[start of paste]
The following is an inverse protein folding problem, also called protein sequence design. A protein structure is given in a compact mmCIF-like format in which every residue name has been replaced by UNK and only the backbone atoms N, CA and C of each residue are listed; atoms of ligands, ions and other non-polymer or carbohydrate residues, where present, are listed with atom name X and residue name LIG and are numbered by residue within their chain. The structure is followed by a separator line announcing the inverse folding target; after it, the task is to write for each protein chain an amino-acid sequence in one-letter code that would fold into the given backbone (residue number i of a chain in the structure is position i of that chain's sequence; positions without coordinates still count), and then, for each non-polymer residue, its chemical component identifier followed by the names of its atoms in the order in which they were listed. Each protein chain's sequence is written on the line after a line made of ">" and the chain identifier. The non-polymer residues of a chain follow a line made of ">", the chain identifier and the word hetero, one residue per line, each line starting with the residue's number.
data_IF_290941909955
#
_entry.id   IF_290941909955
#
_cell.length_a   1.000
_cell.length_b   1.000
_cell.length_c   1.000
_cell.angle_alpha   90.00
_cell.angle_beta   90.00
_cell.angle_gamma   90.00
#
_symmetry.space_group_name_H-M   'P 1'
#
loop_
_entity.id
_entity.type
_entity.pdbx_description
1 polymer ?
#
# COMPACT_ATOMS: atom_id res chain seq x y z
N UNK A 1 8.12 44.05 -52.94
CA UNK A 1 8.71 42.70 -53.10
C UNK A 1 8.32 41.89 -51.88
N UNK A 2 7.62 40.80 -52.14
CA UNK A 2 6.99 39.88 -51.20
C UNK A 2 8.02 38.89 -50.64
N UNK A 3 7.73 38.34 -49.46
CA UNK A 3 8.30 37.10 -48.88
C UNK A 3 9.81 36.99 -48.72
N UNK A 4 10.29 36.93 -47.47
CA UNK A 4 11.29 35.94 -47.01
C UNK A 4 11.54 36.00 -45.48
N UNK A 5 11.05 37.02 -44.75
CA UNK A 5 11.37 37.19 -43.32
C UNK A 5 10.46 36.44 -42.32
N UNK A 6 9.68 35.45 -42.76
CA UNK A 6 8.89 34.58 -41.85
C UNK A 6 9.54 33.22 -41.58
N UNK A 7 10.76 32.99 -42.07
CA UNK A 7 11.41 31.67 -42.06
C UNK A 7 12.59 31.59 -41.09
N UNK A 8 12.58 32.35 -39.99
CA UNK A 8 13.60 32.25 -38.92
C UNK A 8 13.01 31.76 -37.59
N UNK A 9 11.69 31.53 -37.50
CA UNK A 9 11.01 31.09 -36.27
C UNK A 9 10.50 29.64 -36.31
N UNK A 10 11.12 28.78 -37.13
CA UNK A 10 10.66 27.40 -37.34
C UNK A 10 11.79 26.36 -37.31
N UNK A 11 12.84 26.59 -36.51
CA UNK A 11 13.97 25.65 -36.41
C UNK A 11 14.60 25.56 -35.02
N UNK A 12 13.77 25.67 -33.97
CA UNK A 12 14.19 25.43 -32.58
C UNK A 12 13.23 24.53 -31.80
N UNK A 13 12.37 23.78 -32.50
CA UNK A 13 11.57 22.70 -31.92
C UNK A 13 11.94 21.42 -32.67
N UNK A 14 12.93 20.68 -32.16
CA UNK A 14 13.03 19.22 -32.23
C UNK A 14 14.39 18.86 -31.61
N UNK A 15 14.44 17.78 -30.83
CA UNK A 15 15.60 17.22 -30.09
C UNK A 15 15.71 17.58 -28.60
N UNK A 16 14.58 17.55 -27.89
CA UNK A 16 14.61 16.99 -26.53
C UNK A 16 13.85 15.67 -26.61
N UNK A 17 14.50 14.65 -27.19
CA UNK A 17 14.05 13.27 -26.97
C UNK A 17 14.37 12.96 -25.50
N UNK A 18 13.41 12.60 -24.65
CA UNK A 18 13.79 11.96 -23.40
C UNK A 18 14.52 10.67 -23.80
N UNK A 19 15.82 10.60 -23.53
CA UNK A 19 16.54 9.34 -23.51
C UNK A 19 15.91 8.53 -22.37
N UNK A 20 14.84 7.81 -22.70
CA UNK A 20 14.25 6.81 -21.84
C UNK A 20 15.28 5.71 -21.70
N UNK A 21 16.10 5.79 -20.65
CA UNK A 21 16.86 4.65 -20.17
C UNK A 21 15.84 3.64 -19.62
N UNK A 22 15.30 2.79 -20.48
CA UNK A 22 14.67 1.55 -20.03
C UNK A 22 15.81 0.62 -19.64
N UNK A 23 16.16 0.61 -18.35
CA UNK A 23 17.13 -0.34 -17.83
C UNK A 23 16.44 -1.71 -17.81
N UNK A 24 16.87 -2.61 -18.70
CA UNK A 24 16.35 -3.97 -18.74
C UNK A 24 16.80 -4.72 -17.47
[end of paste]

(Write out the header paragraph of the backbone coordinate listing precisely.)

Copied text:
The following is an inverse protein folding problem, also called protein sequence design. A protein structure is given in a compact mmCIF-like format in which every residue name has been replaced by UNK and only the backbone atoms N, CA and C of each residue are listed; atoms of ligands, ions and other non-polymer or carbohydrate residues, where present, are listed with atom name X and residue name LIG and are numbered by residue within their chain. The structure is followed by a separator line announcing the inverse folding target; after it, the task is to write for each protein chain an amino-acid sequence in one-letter code that would fold into the given backbone (residue number i of a chain in the structure is position i of that chain's sequence; positions without coordinates still count), and then, for each non-polymer residue, its chemical component identifier followed by the names of its atoms in the order in which they were listed. Each protein chain's sequence is written on the line after a line made of ">" and the chain identifier. The non-polymer residues of a chain follow a line made of ">", the chain identifier and the word hetero, one residue per line, each line starting with the residue's number.